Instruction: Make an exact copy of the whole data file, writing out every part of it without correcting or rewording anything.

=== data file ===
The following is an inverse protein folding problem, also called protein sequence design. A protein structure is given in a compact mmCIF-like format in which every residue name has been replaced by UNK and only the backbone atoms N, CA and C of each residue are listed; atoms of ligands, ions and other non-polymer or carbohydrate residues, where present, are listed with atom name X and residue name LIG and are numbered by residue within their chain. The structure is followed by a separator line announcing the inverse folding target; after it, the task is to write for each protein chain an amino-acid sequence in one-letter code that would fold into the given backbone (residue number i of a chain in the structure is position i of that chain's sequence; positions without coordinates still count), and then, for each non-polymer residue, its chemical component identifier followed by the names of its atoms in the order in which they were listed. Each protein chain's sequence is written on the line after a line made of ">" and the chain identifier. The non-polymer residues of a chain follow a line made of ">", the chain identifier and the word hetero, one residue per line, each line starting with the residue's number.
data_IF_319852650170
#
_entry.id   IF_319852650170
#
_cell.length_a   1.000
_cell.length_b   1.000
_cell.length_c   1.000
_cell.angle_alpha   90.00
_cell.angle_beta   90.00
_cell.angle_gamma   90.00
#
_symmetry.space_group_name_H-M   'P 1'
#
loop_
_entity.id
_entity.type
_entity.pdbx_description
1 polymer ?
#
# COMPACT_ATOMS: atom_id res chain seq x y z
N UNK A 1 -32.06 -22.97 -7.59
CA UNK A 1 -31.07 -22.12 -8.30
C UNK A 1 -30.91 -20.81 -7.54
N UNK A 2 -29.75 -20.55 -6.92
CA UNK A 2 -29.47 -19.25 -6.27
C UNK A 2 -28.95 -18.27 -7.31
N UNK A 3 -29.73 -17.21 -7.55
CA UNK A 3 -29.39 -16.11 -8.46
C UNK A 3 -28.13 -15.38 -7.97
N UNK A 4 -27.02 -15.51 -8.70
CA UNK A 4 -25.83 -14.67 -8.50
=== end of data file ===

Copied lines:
The following is an inverse protein folding problem, also called protein sequence design. A protein structure is given in a compact mmCIF-like format in which every residue name has been replaced by UNK and only the backbone atoms N, CA and C of each residue are listed; atoms of ligands, ions and other non-polymer or carbohydrate residues, where present, are listed with atom name X and residue name LIG and are numbered by residue within their chain. The structure is followed by a separator line announcing the inverse folding target; after it, the task is to write for each protein chain an amino-acid sequence in one-letter code that would fold into the given backbone (residue number i of a chain in the structure is position i of that chain's sequence; positions without coordinates still count), and then, for each non-polymer residue, its chemical component identifier followed by the names of its atoms in the order in which they were listed. Each protein chain's sequence is written on the line after a line made of ">" and the chain identifier. The non-polymer residues of a chain follow a line made of ">", the chain identifier and the word hetero, one residue per line, each line starting with the residue's number.
data_IF_319852650170
#
_entry.id   IF_319852650170
#
_cell.length_a   1.000
_cell.length_b   1.000
_cell.length_c   1.000
_cell.angle_alpha   90.00
_cell.angle_beta   90.00
_cell.angle_gamma   90.00
#
_symmetry.space_group_name_H-M   'P 1'
#
loop_
_entity.id
_entity.type
_entity.pdbx_description
1 polymer ?
#
# COMPACT_ATOMS: atom_id res chain seq x y z
N UNK A 1 -32.06 -22.97 -7.59
CA UNK A 1 -31.07 -22.12 -8.30
C UNK A 1 -30.91 -20.81 -7.54
N UNK A 2 -29.75 -20.55 -6.92
CA UNK A 2 -29.47 -19.25 -6.27
C UNK A 2 -28.95 -18.27 -7.31
N UNK A 3 -29.73 -17.21 -7.55
CA UNK A 3 -29.39 -16.11 -8.46
C UNK A 3 -28.13 -15.38 -7.97
N UNK A 4 -27.02 -15.51 -8.70
CA UNK A 4 -25.83 -14.67 -8.50